Geeks is powered by Vocal.
Vocal is a platform that provides storytelling tools and engaged communities for writers, musicians, filmmakers, podcasters, and other creators to get discovered and fund their creativity.
How does Vocal work?
Creators share their stories on Vocal’s communities. In return, creators earn money when they are tipped and when their stories are read.
How do I join Vocal?
Vocal welcomes creators of all shapes and sizes. Join for free and start creating.
To learn more about Vocal, visit our resources.Show less
There's something really nice about having a good book to read and, when I'm not listening to rockabilly or my favourite podcasts, I love to read a book (needless to say I normally read whilst listening to music). I have to be perfectly honest, I don't get to read as much as I would like to (I want to start a baking business so, I'm doing all of that at the moment) and so, I fall behind with my reading goals by a slight bit. I still love to read though and I'm sure that you are here because you do too!
I think that reading is highly underrated as a pastime. People always think because you read lots of books that you must be the smartest person on the planet. Someone may watch a lot of television and it doesn't mean they know all there is to know about making and creating television shows. Yet, people put bookworms on some sort of pedestal. People have been guilty of doing this to me, I'm not actually as smart as everyone makes me out to be and I've told people many times—but it's "You read lots of books you must be smart." No, please shut up. Reading for me is like watching television for you—a pastime that I enjoy doing and I wish I could do it more often. The main reason I can't is because people always want to "create conversation"—I don't care for conversations with real people, they're far too boring and are just waiting for their turn to speak. They can talk to a damn wall for all I care, books are my friends, not people. Books are far better friends, there's nothing to maintain!
As we've always done, we're going to go through the list numbers 451 to 480 and I'll mark my personal favourites with a (*) and speak of some intermittently. I never ever put books I haven't read on the lists and so you'll only have books I have read myself. Let's get on with it then!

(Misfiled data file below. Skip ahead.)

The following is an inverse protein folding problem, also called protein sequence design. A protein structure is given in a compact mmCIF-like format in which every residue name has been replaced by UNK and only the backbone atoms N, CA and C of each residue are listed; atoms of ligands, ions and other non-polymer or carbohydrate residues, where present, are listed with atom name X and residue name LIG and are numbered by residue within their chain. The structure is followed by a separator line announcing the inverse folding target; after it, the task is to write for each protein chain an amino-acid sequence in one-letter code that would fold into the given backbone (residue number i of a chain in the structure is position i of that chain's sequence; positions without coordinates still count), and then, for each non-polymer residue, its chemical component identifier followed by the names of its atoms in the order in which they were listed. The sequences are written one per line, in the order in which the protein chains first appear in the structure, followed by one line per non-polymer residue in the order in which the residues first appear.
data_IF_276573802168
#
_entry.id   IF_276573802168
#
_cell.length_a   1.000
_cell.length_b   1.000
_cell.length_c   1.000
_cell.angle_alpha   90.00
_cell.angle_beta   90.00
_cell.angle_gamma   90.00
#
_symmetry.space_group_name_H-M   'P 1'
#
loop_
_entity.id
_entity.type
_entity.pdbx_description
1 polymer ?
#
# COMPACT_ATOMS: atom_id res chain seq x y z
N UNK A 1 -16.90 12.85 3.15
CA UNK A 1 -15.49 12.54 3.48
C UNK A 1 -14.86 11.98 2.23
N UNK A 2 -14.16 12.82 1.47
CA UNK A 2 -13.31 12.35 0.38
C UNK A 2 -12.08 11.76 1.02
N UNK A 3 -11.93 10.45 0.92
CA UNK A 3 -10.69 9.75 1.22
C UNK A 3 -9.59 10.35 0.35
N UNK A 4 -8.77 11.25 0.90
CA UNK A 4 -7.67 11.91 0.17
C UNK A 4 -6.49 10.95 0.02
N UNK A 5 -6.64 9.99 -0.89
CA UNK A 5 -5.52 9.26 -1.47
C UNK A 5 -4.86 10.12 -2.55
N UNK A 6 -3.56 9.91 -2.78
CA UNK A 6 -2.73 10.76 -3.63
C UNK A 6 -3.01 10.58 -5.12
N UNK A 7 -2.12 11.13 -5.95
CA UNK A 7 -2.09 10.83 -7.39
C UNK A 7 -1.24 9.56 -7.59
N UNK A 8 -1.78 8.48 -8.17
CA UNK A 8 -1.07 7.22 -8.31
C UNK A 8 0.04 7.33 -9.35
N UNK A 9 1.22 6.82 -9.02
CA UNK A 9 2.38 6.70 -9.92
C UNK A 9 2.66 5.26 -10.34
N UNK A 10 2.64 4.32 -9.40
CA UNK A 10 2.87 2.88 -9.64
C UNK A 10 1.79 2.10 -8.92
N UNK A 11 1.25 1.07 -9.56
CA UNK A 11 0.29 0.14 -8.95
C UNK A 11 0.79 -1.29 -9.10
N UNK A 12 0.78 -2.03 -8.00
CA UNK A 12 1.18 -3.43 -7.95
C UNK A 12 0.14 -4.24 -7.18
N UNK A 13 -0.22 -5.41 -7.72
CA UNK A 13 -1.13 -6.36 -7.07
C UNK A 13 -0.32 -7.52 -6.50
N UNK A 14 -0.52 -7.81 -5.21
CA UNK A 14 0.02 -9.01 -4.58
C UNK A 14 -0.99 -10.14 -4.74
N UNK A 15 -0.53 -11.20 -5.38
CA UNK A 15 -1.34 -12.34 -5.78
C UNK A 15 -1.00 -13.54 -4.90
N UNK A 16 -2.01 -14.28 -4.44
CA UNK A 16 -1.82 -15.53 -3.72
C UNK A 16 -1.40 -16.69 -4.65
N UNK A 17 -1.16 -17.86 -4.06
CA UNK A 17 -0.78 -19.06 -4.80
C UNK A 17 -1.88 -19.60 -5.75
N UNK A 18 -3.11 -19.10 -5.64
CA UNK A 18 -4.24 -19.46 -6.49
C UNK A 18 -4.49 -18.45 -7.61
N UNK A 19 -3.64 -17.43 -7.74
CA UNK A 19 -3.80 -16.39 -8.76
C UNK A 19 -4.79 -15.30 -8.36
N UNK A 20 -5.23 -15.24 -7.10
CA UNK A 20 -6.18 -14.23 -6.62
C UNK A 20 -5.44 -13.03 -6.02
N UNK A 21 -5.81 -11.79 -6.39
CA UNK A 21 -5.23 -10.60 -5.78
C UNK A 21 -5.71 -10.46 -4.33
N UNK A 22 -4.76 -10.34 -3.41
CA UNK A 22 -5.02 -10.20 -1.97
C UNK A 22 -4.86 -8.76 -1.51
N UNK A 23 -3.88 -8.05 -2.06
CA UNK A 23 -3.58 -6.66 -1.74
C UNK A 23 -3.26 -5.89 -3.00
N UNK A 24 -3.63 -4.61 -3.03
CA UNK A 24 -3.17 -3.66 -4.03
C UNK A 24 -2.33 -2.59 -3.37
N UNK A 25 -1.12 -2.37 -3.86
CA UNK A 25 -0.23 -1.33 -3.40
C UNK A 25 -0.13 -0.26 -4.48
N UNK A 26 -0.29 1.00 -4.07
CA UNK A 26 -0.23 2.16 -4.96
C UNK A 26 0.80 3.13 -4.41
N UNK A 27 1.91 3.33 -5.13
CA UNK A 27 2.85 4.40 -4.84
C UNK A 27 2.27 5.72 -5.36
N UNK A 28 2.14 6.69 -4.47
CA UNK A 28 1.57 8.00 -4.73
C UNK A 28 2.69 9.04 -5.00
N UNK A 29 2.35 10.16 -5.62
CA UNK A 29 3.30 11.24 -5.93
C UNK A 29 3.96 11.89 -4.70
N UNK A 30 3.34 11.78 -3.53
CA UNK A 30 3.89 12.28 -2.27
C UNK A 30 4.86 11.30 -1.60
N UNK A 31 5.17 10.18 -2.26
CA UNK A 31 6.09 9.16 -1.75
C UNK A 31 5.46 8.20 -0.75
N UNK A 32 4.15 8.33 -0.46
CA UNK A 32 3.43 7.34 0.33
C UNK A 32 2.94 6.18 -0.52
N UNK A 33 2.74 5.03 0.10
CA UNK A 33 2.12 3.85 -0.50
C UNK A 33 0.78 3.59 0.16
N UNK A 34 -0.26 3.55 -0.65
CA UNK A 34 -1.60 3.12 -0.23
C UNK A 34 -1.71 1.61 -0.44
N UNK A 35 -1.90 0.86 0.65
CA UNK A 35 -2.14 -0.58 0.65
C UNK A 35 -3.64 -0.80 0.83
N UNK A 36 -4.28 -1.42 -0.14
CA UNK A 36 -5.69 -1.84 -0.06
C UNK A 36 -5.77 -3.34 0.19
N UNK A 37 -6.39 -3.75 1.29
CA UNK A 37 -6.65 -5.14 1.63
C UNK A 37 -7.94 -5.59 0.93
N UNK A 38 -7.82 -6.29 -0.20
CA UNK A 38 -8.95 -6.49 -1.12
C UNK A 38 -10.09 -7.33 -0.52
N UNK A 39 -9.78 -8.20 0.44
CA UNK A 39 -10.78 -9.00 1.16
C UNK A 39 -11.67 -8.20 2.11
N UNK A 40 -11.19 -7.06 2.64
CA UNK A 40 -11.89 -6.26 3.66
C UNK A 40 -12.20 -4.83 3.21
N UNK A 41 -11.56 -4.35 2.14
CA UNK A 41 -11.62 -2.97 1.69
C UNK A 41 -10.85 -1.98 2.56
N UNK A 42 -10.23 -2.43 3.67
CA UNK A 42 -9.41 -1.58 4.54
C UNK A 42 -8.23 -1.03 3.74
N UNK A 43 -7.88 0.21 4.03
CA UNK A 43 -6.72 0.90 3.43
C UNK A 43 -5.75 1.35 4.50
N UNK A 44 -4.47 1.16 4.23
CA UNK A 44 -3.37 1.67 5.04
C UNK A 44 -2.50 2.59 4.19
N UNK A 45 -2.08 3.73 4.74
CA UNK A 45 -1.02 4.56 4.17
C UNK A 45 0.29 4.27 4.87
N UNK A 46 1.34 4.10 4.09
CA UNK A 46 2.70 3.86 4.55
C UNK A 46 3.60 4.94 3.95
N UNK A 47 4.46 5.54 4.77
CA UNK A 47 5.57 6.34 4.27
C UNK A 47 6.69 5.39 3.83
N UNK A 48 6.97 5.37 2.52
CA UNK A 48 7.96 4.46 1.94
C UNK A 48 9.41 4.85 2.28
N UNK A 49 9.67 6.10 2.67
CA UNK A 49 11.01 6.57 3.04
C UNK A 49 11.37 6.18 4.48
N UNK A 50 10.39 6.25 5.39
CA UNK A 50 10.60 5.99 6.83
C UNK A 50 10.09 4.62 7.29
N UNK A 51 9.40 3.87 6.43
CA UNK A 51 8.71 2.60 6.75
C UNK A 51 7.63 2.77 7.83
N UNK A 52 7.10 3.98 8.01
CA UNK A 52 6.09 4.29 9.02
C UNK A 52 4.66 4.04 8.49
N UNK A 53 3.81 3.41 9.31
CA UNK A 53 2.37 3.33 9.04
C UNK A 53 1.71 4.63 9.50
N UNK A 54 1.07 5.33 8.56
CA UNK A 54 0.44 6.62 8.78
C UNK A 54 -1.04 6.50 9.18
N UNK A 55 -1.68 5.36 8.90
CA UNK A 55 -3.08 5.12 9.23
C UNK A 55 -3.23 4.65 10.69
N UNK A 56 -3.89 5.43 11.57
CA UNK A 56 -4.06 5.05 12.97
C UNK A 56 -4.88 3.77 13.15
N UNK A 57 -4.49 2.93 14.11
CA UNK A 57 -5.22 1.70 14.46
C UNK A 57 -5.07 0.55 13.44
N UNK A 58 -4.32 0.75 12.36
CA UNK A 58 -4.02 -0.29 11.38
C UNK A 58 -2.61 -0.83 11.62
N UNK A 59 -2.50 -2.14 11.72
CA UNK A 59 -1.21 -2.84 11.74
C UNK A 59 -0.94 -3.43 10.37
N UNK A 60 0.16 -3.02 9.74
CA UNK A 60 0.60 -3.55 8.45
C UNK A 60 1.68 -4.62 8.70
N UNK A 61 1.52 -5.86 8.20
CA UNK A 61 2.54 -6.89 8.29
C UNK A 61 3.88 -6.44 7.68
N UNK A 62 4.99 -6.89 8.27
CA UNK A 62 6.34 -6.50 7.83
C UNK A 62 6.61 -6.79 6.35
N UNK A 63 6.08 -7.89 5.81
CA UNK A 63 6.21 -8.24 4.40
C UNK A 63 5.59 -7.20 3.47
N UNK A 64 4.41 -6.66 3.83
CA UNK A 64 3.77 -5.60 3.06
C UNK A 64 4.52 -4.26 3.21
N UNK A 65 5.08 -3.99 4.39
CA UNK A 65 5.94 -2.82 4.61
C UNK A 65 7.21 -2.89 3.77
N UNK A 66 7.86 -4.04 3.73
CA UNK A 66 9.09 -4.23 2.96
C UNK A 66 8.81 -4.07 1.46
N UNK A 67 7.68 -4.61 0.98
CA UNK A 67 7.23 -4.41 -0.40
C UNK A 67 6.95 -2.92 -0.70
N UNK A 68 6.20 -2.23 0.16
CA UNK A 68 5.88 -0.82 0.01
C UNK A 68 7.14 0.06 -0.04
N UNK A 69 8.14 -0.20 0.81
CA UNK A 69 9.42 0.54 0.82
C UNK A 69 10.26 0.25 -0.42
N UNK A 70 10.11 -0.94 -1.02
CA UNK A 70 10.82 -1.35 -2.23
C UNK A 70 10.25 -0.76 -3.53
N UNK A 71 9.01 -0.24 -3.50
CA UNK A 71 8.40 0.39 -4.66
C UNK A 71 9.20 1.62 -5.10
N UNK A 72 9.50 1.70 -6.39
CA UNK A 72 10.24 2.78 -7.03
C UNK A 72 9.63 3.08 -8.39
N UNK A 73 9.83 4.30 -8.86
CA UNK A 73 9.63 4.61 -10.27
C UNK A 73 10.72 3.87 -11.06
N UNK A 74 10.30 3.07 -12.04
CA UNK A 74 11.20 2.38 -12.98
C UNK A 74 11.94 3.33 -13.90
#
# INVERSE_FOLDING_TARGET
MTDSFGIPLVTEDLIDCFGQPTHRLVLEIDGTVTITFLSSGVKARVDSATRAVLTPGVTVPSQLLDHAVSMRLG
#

451 to 460
451. Bel-Ami by Guy de Maupassant
452. Life, Letters and Poetry by Michelangelo
453. Persian Letters by Montesquieu
454. Fasti by Ovid
455. Rights of Man by Thomas Paine*
456. Pindar's Odes
457. Republic by Plato
458. Greek Lives by Plutarch
459. Selected Tales by Edgar Allan Poe
460. The Vampyre by John Polidori
461 to 470
461. Eugene Onegin by Alexander Pushkin
462. The Italian by Ann Radcliffe
463. Collected Poems by Arthur Rimbaud*
464. 'Reveries of a Solitary Walker' by Jean-Jacques Rousseau*
This is one of those books I read whilst in university, just because I found it in the library and needed something to read. Really, I absolutely adore this book because it tells you exactly why life itself is a prison. Now, if you know me, you know that I make a lot of jokes about life being the ultimate prison, but really it isn't a joke. Reveries of a Solitary Walker is the ultimate Byronic existentialism, experience without meaning and walking somewhere but going nowhere. It's a lovely book about the human condition and how everyone is imprisoned in their own lifestyles even if they think they're free. Rousseau's thinking was seriously ahead of his time.
465. The Masnavi by Rumi
466. Justine by the Marquis de Sade
467. The Two Fundamental Problems of Ethics by Arthur Schopenhauer
468. Ivanhoe by Sir Walter Scott
469. Dialogues and Essays by Seneca
470. Henry V by William Shakespeare*
471 to 480
471. Measure for Measure by William Shakespeare*
472. Uncle Tom's Cabin by Harriet Beecher Stowe
473. The Major Works of Alfred Lord Tennyson
474. Barry Lyndon by William Makepeace Thackeray*
475. The Death of Ivan Ilyich by Leo Tolstoy
476. The Lives of Artists by Giorgio Vasari
477. The Selected Poetry of Paul Verlaine*
478. Letters Concerning the English Nation by Voltaire
479. The War of the Worlds by HG Wells
480. Greek Lyric Poetry by ML West